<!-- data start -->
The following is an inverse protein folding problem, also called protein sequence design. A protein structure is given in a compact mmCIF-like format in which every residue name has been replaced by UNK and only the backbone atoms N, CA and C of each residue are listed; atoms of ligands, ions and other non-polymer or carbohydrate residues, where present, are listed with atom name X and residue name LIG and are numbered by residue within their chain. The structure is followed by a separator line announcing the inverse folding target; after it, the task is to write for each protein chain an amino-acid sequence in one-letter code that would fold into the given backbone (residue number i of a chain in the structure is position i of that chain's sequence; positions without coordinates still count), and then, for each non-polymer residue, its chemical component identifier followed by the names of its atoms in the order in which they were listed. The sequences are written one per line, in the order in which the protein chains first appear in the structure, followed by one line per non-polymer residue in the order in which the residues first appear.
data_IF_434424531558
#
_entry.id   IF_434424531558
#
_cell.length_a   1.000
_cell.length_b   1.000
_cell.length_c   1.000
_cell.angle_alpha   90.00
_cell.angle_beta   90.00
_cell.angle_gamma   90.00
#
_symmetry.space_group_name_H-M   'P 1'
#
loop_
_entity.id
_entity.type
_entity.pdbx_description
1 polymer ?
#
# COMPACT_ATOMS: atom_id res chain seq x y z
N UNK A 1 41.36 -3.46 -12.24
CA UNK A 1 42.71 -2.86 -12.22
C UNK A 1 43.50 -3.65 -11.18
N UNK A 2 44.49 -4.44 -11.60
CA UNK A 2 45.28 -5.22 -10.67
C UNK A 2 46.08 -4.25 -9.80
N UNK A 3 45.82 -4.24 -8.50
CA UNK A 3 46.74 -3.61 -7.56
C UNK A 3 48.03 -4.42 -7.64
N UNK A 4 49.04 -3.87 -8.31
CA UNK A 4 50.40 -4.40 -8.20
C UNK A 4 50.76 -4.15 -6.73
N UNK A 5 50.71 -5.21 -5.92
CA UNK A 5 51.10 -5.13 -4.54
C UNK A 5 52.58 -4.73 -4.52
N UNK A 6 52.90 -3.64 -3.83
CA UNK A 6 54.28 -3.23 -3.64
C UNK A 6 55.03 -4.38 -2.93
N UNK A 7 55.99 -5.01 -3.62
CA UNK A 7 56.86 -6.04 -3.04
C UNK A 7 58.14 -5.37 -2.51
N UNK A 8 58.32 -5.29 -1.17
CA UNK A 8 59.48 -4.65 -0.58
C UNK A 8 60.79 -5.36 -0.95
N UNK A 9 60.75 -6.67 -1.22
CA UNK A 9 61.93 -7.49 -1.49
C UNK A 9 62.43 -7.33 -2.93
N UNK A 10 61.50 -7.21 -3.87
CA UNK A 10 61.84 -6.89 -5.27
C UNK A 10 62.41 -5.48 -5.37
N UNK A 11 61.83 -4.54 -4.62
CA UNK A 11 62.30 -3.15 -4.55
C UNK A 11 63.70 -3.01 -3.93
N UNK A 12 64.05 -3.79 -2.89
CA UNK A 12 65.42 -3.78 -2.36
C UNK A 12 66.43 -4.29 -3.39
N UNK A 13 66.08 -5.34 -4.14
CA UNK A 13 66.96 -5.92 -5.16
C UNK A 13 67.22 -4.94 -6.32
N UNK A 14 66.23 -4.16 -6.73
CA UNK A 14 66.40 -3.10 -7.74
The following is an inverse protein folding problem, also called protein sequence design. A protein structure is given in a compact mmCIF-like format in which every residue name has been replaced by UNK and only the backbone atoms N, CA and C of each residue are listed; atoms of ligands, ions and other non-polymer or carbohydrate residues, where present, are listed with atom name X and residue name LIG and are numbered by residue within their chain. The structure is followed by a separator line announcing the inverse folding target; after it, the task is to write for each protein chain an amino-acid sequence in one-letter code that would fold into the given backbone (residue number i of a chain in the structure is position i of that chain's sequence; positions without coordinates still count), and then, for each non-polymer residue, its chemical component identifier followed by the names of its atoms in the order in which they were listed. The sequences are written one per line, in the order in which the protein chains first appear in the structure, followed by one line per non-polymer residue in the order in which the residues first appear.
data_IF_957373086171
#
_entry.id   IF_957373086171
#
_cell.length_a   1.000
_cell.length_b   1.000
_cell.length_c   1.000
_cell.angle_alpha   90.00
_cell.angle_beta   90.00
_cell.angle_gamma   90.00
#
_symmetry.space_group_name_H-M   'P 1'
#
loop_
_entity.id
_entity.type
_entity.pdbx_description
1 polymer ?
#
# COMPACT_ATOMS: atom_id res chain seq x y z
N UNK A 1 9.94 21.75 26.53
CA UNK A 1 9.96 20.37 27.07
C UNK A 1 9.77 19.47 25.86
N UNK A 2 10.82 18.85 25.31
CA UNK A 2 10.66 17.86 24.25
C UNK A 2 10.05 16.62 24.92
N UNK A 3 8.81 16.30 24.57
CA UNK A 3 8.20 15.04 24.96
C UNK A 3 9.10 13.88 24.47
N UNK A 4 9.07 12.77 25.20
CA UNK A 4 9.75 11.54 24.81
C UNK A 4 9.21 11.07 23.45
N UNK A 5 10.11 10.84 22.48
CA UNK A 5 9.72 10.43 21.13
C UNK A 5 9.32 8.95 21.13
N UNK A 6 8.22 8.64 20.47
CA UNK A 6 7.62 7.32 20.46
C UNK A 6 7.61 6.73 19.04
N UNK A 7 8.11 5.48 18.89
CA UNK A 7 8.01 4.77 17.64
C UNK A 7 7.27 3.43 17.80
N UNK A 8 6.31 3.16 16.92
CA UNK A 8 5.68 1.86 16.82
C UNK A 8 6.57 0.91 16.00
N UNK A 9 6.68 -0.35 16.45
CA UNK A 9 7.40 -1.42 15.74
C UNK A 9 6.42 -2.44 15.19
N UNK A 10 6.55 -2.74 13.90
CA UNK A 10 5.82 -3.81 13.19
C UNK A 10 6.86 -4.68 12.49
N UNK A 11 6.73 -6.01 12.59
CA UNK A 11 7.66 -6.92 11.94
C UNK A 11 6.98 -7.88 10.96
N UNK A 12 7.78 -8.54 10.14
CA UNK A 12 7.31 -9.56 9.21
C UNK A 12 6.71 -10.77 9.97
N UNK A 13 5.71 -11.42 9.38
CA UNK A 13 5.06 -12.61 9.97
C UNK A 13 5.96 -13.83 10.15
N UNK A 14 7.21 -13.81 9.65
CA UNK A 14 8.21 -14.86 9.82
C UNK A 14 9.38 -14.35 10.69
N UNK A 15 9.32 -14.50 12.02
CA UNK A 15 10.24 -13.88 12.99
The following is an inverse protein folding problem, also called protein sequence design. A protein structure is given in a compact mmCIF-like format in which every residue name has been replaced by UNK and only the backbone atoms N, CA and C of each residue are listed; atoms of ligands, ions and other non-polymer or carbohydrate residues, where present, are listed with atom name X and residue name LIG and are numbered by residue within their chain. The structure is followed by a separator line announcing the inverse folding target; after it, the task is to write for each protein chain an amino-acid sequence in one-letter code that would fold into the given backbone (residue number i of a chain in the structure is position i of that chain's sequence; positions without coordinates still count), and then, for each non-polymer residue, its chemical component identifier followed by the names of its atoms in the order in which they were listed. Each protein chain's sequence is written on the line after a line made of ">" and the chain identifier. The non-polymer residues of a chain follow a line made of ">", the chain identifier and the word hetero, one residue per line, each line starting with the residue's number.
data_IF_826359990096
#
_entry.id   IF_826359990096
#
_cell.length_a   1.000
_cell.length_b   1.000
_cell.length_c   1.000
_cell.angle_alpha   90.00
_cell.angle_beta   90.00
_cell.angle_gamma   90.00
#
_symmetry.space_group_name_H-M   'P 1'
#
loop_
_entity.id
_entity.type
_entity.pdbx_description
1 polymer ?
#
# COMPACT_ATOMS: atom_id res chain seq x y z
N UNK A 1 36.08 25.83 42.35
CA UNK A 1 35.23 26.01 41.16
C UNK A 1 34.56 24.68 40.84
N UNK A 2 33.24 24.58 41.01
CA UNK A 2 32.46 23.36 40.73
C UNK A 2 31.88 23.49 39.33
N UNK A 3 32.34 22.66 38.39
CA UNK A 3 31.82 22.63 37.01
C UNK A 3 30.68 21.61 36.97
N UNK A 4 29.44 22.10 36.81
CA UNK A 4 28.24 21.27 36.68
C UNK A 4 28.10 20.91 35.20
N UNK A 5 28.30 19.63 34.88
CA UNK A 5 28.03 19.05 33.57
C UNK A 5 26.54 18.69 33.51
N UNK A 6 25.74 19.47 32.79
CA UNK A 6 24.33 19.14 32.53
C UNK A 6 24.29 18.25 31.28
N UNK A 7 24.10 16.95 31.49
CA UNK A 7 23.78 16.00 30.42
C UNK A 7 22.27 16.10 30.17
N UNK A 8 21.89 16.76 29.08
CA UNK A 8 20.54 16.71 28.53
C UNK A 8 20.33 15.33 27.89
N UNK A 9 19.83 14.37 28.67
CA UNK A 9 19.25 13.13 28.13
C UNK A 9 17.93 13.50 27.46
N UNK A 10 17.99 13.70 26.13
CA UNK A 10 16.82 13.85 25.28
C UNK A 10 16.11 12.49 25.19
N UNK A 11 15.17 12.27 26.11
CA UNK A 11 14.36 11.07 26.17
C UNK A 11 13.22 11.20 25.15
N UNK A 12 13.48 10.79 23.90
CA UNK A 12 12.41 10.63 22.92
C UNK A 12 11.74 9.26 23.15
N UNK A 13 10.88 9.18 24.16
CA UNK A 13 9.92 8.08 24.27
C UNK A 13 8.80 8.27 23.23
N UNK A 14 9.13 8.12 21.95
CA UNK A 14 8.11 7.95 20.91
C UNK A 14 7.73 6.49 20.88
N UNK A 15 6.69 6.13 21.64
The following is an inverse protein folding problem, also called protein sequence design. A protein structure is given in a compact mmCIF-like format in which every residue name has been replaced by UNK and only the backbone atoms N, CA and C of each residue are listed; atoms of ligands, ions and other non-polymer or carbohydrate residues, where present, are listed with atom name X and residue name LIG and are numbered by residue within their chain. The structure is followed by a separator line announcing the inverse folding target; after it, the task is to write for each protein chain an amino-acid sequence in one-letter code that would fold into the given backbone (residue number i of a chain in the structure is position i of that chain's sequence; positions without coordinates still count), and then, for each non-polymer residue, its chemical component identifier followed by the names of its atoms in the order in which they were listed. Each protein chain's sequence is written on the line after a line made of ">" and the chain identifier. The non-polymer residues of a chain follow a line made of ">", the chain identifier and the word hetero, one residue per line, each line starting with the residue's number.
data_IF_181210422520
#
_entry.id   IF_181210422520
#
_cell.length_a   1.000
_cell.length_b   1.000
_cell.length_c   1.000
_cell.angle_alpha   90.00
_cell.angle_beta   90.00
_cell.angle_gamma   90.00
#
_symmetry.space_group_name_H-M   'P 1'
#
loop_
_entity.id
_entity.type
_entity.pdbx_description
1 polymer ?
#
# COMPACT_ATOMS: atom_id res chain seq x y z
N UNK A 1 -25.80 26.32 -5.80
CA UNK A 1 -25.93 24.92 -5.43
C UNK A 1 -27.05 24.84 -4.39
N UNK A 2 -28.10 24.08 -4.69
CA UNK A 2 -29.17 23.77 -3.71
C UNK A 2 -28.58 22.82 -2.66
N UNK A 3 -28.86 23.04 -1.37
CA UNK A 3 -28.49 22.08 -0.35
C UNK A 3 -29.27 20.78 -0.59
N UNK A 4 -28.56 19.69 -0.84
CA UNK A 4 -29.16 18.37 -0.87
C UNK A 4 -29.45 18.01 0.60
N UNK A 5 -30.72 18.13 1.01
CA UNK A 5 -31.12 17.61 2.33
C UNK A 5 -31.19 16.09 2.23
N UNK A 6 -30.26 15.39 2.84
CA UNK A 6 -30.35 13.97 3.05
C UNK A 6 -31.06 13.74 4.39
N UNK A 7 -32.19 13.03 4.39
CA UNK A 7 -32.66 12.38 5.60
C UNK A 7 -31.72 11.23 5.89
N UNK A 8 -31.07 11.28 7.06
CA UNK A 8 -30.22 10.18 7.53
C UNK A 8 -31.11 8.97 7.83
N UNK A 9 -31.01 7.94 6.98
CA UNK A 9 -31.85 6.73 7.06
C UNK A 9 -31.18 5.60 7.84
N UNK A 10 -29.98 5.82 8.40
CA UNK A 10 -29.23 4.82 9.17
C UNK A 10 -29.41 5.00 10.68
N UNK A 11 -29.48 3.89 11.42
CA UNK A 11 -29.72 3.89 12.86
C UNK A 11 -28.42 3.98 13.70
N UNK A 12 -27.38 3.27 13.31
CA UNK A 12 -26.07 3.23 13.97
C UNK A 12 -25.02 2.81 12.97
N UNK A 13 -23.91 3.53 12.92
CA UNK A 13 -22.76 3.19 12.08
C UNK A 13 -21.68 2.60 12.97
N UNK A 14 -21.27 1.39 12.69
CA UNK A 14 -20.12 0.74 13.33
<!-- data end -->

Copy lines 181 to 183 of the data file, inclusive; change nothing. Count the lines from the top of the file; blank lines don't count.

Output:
C UNK A 11 13.22 11.20 25.15
N UNK A 12 13.48 10.79 23.90
CA UNK A 12 12.41 10.63 22.92